Following on from the theme of being put right by friends, this one concerns a 7-hour argument with Chris which ended up with me having to rethink space and time. Damn!
It all started with a section from Chris’s ballet Canciones, which had elements of flamenco in it. He was explaining how the dancers had to accent certain counts in a phrase of 12 – let’s say it’s 1, 5, 7, 8, 11. “What a bizarre way of explaining it”, I countered. “Why don’t you just teach them to do this?”, proceeding to copy the rhythmic pattern that resulted from the accents he’d just identified, and repeat it with (dare I say it) consummate ease.
“But it’s not the same” he said. “Yes it is”, I argued back, doing my pattern again.
“No it’s not – you’re viewing time like musicians do, as cyclical. But for a dancer, it’s not, it’s linear.”
Bearing in mind that the argument took 7 hours, I probably can’t do it justice here, but the point on which it hinged was that a dancer needed to know where they were and what they were doing on a particular count in a phrase, it wasn’t enough for that count to be a recurring point relative to a repeating cycle of beats. The argument took place on the little balcony at the back of my old flat in Mandrake Road, and I can’t think of problems in space and time without remembering what it felt like to thrash them out there. If you’ve got seven hours, I could go into more detail.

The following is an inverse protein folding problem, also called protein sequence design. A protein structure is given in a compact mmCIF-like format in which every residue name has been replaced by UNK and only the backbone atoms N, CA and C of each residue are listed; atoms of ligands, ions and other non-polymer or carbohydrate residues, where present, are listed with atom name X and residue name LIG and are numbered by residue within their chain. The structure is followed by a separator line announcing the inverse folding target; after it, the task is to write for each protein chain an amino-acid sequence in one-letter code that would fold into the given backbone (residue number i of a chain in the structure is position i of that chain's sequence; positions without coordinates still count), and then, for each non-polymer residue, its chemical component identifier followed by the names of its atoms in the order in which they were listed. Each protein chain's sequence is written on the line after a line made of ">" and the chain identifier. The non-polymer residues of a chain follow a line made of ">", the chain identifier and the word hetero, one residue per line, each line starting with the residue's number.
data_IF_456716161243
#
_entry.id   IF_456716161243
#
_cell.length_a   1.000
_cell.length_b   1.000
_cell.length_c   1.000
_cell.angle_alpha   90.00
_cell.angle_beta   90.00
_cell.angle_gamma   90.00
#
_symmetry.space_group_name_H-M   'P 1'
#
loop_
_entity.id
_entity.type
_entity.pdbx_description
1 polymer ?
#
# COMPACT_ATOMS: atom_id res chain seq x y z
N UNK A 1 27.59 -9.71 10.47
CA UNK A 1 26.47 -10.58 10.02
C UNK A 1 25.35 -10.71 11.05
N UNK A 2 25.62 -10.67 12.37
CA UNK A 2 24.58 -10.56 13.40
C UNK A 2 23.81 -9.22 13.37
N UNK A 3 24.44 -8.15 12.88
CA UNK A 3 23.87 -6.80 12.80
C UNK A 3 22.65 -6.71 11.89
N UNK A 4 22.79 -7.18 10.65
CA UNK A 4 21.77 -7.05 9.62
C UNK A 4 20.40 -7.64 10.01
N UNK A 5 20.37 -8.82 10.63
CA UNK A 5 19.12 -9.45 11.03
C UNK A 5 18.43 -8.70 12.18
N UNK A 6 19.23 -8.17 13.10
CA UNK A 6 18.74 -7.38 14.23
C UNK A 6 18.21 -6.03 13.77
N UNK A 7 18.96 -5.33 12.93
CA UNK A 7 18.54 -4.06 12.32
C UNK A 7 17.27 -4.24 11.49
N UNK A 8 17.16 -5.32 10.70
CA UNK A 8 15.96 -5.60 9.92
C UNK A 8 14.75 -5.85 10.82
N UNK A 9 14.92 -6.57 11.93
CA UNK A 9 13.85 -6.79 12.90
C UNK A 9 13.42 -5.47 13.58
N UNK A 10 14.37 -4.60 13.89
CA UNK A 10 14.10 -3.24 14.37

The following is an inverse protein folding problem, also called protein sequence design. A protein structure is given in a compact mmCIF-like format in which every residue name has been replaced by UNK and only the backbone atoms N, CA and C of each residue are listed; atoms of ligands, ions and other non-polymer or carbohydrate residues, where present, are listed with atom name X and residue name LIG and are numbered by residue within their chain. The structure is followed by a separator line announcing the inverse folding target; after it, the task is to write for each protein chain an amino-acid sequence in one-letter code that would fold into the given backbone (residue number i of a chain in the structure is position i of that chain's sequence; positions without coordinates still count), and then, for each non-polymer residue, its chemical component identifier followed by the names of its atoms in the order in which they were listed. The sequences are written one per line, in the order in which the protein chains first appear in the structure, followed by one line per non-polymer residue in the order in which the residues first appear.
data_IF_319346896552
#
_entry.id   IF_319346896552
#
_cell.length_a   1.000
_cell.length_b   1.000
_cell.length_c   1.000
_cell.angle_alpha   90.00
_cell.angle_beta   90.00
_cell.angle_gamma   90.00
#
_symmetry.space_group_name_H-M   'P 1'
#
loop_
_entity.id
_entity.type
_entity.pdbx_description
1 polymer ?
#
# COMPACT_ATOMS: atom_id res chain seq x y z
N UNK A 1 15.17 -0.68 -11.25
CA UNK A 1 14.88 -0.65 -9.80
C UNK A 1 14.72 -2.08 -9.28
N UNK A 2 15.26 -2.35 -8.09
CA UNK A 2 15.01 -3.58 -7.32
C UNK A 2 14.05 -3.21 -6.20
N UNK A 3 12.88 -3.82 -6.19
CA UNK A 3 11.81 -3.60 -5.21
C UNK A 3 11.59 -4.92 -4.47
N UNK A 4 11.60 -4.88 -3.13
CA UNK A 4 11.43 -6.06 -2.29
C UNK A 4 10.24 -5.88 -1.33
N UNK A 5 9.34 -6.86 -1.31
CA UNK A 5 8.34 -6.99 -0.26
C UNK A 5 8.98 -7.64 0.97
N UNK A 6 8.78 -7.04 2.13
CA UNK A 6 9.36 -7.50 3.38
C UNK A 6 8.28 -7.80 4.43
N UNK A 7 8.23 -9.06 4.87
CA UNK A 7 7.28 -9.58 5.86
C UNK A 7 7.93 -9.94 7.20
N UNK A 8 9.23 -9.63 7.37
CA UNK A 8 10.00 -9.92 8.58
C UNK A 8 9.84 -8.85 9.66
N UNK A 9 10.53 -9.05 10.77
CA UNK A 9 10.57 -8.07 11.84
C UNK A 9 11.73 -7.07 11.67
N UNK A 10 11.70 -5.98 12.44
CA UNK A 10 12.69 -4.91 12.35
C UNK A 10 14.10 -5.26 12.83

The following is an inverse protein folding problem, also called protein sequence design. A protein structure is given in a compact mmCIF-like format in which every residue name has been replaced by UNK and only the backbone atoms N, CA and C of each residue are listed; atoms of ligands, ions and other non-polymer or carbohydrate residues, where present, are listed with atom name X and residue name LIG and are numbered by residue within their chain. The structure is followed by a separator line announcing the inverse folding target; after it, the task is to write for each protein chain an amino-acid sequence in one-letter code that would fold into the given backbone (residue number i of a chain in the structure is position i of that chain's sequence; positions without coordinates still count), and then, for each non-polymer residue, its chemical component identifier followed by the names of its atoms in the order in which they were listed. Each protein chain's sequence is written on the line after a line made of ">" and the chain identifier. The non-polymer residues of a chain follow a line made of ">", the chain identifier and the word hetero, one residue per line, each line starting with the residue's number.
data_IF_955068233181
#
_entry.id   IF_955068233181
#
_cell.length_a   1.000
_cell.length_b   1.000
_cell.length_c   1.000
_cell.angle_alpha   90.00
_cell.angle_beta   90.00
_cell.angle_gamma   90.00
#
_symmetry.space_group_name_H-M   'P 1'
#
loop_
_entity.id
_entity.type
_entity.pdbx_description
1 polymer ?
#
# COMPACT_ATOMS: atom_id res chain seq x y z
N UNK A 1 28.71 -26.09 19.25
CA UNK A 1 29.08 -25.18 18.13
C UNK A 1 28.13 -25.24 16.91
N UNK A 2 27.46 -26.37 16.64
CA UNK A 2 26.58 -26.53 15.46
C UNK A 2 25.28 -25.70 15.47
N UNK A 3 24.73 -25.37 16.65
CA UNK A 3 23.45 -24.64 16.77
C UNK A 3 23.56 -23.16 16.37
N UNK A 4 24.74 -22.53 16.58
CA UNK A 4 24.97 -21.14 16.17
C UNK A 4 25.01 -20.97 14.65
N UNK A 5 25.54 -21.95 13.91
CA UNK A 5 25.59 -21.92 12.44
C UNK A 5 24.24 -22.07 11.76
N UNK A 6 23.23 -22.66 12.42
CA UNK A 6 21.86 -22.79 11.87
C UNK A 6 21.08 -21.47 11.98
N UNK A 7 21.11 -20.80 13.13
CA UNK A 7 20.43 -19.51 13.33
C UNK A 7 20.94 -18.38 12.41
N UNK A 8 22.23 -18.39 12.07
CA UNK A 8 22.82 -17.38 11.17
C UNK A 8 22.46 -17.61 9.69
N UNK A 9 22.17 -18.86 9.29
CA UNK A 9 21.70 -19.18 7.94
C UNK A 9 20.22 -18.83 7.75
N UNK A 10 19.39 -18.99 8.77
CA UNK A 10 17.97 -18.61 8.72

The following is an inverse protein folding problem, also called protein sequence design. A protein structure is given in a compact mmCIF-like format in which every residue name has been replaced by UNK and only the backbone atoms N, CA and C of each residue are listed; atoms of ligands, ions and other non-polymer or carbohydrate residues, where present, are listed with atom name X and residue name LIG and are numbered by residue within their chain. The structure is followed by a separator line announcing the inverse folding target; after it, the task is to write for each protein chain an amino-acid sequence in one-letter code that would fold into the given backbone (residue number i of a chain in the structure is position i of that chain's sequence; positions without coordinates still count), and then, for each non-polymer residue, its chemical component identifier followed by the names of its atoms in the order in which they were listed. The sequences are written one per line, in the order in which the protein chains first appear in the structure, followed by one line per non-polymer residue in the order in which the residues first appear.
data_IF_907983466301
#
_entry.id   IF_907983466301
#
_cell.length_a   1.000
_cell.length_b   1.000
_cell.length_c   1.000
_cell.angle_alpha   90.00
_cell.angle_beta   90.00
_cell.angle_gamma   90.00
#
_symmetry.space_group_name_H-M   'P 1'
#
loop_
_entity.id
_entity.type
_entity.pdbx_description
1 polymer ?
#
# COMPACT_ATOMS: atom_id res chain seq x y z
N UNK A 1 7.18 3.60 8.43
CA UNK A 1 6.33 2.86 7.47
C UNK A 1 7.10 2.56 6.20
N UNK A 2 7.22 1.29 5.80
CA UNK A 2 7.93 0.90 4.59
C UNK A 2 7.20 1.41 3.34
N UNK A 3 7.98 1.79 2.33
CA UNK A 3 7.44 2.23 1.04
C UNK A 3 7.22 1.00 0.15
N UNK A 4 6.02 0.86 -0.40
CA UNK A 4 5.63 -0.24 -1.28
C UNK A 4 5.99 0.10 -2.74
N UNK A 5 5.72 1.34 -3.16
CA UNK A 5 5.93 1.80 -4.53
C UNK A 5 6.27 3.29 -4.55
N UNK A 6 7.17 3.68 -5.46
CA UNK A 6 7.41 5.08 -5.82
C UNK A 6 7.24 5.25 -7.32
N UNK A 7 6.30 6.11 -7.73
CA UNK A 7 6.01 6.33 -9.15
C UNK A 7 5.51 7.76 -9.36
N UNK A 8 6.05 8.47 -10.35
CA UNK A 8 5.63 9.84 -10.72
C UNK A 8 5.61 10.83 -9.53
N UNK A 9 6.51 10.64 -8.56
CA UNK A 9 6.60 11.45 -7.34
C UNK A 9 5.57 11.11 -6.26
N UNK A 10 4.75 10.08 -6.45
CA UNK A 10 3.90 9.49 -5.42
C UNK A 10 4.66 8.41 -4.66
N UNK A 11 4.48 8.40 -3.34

Oddly enough, this is another topic that made even more sense when I read Raymond Monelle’s The Sense of Music, in particular the stuff about Henri Bergson and his theory of duration. And that’s saying something.